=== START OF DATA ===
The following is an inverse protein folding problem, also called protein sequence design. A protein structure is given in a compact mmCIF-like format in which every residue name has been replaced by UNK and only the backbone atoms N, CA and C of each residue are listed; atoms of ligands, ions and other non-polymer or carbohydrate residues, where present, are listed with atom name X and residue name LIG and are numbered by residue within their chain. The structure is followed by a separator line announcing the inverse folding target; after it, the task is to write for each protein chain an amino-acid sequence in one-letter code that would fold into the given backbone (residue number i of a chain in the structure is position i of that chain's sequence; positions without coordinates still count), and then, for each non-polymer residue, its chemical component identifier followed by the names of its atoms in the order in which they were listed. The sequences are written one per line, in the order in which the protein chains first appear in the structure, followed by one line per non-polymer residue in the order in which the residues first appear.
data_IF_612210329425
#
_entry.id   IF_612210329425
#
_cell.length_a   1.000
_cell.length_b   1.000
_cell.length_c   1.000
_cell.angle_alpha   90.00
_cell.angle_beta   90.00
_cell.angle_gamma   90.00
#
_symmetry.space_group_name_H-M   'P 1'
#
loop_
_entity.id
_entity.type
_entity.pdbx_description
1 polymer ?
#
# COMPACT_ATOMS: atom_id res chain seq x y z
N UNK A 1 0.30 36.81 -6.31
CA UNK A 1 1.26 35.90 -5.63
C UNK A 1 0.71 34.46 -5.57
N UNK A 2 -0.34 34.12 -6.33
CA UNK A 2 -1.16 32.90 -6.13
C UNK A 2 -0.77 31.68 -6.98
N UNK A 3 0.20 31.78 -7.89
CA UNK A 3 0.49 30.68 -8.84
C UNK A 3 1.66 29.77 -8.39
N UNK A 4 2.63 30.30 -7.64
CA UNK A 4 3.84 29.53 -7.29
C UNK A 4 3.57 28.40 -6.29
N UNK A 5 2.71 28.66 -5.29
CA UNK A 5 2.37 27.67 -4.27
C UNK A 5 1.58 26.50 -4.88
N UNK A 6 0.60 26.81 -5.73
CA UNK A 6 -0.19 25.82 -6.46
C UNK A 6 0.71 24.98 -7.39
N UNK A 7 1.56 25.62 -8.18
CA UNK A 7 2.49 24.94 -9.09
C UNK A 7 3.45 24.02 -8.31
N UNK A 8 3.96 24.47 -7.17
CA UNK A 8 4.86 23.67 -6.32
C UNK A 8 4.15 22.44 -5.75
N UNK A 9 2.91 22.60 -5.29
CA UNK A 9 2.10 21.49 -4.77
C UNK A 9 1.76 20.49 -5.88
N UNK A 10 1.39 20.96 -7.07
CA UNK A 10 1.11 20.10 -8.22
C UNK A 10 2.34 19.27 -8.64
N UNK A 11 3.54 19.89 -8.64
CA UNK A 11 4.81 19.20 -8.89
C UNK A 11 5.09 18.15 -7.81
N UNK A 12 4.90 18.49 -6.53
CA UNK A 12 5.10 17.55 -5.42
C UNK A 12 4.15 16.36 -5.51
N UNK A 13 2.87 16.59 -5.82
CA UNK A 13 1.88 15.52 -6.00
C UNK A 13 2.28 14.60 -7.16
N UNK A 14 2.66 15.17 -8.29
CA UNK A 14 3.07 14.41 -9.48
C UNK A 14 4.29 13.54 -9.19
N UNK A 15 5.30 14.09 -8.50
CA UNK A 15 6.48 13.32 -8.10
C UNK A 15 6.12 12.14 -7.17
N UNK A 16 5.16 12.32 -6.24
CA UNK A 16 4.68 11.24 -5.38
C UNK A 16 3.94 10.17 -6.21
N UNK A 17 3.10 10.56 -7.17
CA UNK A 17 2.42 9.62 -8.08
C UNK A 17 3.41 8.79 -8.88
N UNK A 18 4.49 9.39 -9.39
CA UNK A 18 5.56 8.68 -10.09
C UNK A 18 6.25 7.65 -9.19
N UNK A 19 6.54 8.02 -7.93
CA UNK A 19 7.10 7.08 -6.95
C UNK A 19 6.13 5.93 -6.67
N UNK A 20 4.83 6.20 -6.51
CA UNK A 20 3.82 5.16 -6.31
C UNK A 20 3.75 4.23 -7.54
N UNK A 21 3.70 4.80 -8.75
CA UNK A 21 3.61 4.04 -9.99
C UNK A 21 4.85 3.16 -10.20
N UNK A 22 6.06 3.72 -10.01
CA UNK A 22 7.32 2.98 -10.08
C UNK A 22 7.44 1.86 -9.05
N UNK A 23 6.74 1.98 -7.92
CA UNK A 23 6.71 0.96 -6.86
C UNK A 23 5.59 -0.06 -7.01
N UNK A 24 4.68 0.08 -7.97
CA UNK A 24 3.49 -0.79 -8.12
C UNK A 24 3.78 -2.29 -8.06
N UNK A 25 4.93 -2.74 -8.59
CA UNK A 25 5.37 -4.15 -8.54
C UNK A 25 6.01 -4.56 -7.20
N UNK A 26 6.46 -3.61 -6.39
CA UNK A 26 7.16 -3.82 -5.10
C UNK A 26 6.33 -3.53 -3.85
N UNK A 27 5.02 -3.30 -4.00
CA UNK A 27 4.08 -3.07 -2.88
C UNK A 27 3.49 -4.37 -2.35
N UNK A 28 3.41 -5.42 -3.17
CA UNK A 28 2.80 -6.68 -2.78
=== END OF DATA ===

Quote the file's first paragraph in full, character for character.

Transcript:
The following is an inverse protein folding problem, also called protein sequence design. A protein structure is given in a compact mmCIF-like format in which every residue name has been replaced by UNK and only the backbone atoms N, CA and C of each residue are listed; atoms of ligands, ions and other non-polymer or carbohydrate residues, where present, are listed with atom name X and residue name LIG and are numbered by residue within their chain. The structure is followed by a separator line announcing the inverse folding target; after it, the task is to write for each protein chain an amino-acid sequence in one-letter code that would fold into the given backbone (residue number i of a chain in the structure is position i of that chain's sequence; positions without coordinates still count), and then, for each non-polymer residue, its chemical component identifier followed by the names of its atoms in the order in which they were listed. The sequences are written one per line, in the order in which the protein chains first appear in the structure, followed by one line per non-polymer residue in the order in which the residues first appear.